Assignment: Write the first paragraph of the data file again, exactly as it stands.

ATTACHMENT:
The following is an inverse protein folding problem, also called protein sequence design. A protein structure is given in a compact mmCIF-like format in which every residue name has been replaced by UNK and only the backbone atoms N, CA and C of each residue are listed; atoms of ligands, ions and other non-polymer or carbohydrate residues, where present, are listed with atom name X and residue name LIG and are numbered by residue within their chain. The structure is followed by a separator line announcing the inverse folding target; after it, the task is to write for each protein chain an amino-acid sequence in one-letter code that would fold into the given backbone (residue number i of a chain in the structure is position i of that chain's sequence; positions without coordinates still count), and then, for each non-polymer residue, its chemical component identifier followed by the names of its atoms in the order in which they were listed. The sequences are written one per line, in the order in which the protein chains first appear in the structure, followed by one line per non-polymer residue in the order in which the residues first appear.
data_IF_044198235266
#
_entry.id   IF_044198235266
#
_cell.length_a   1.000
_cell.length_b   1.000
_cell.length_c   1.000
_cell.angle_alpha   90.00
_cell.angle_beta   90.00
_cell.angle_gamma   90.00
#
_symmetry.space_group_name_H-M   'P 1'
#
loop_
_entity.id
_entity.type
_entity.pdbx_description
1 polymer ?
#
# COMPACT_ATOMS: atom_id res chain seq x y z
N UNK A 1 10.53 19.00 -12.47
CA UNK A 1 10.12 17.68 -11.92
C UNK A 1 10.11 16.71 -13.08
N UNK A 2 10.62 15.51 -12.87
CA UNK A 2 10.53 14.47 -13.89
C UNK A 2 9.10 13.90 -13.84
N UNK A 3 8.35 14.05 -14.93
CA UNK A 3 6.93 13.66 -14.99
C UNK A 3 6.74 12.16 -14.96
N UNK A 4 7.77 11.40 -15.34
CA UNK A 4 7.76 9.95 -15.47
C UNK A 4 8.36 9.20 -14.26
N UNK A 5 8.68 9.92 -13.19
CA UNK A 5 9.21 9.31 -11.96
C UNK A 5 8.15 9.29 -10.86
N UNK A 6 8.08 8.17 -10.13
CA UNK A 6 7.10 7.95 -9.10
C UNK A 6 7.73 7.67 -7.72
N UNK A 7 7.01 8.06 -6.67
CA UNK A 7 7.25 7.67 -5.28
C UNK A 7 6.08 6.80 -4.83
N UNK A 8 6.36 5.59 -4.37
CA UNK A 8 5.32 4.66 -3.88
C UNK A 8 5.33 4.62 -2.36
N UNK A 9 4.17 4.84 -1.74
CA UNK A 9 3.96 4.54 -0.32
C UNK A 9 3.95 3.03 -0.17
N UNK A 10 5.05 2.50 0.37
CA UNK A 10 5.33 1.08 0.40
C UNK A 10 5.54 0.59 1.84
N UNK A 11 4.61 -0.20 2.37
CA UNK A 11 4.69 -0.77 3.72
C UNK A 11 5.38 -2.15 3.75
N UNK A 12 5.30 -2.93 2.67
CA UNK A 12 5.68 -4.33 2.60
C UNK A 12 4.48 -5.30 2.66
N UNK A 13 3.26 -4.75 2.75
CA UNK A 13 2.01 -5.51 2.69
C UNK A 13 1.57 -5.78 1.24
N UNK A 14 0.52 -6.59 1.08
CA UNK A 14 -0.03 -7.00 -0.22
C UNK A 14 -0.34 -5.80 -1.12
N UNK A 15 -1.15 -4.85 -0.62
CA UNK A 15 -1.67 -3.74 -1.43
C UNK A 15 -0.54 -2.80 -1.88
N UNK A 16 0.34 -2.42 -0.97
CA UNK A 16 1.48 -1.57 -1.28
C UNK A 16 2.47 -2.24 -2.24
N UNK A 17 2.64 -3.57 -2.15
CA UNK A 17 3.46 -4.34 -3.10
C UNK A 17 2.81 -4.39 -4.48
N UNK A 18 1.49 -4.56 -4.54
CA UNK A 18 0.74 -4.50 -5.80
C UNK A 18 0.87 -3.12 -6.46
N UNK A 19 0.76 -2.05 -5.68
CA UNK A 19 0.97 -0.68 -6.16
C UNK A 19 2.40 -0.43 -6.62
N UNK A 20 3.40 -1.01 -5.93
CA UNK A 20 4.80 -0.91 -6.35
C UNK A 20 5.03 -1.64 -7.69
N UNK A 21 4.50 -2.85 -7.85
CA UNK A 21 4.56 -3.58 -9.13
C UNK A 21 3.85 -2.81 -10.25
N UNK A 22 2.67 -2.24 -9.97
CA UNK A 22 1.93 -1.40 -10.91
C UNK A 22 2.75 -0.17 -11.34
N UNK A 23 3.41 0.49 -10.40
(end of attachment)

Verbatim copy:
The following is an inverse protein folding problem, also called protein sequence design. A protein structure is given in a compact mmCIF-like format in which every residue name has been replaced by UNK and only the backbone atoms N, CA and C of each residue are listed; atoms of ligands, ions and other non-polymer or carbohydrate residues, where present, are listed with atom name X and residue name LIG and are numbered by residue within their chain. The structure is followed by a separator line announcing the inverse folding target; after it, the task is to write for each protein chain an amino-acid sequence in one-letter code that would fold into the given backbone (residue number i of a chain in the structure is position i of that chain's sequence; positions without coordinates still count), and then, for each non-polymer residue, its chemical component identifier followed by the names of its atoms in the order in which they were listed. The sequences are written one per line, in the order in which the protein chains first appear in the structure, followed by one line per non-polymer residue in the order in which the residues first appear.